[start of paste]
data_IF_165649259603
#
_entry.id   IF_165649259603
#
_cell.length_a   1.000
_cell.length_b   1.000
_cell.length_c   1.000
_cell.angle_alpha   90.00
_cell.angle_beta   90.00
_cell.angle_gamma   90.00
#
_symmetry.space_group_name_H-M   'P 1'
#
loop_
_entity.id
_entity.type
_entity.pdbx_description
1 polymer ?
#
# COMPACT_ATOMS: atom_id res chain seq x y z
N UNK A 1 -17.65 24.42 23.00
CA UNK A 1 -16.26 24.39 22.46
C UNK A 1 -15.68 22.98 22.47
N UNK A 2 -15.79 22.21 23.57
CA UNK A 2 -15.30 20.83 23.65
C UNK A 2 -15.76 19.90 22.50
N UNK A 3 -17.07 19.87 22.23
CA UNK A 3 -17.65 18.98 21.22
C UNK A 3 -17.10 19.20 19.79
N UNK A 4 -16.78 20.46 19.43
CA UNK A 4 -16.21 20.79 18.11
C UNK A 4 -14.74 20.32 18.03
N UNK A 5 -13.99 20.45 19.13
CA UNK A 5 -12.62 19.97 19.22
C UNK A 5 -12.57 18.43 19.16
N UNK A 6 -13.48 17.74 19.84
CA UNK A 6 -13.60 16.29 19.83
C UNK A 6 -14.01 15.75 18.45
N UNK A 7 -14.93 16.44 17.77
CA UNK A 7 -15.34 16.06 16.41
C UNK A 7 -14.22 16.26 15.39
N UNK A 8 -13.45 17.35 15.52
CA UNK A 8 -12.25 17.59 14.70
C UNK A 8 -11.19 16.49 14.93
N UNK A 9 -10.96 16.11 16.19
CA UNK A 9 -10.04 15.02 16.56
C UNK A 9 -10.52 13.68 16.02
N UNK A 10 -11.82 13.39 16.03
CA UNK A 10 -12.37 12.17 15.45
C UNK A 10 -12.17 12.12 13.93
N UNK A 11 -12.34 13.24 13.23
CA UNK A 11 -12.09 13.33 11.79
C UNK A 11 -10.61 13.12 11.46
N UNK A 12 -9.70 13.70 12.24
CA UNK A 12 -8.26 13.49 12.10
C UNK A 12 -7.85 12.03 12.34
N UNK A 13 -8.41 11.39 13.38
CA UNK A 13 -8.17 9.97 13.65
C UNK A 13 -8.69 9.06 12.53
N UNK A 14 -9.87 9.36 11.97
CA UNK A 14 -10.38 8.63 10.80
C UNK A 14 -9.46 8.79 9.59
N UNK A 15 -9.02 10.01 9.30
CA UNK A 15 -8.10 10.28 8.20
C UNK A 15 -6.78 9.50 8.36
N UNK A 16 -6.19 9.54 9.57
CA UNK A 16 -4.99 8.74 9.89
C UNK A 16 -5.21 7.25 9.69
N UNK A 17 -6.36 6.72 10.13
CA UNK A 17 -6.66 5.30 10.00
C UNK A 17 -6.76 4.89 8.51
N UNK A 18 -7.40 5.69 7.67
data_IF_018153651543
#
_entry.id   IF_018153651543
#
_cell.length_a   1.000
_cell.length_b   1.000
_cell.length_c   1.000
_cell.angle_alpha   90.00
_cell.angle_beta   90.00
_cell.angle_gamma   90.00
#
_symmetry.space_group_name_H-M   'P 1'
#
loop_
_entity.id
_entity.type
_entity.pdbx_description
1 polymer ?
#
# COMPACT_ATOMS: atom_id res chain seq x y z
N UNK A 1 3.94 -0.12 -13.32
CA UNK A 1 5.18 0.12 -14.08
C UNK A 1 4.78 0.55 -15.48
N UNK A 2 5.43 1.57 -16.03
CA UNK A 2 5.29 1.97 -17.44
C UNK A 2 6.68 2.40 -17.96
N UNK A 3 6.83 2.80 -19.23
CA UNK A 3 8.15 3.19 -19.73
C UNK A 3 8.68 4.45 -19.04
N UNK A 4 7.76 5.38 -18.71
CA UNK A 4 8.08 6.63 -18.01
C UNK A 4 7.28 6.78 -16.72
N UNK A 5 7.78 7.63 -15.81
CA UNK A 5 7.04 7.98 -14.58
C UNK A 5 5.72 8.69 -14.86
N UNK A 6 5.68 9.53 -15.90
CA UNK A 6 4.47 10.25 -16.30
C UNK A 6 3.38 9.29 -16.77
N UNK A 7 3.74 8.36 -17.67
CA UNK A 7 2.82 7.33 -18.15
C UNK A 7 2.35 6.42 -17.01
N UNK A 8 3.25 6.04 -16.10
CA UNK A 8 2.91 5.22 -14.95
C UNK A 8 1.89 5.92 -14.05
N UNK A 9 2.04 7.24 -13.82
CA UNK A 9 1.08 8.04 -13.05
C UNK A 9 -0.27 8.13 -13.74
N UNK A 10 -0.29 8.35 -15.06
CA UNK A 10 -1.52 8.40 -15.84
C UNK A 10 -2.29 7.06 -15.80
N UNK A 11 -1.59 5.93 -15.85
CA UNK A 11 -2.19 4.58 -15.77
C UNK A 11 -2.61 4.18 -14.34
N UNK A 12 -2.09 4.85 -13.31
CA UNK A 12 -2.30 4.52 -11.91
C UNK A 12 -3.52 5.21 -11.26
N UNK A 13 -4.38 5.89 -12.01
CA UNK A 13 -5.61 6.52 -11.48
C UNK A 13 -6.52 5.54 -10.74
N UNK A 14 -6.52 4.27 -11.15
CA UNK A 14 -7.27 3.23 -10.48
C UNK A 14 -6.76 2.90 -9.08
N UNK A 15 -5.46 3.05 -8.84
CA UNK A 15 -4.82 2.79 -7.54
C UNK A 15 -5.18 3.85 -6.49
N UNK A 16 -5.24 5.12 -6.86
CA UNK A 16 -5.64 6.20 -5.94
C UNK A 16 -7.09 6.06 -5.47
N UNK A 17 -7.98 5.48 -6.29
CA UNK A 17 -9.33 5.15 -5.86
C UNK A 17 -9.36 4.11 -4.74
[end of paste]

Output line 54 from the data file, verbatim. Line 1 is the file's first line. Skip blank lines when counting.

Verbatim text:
N UNK A 12 -9.70 13.70 12.24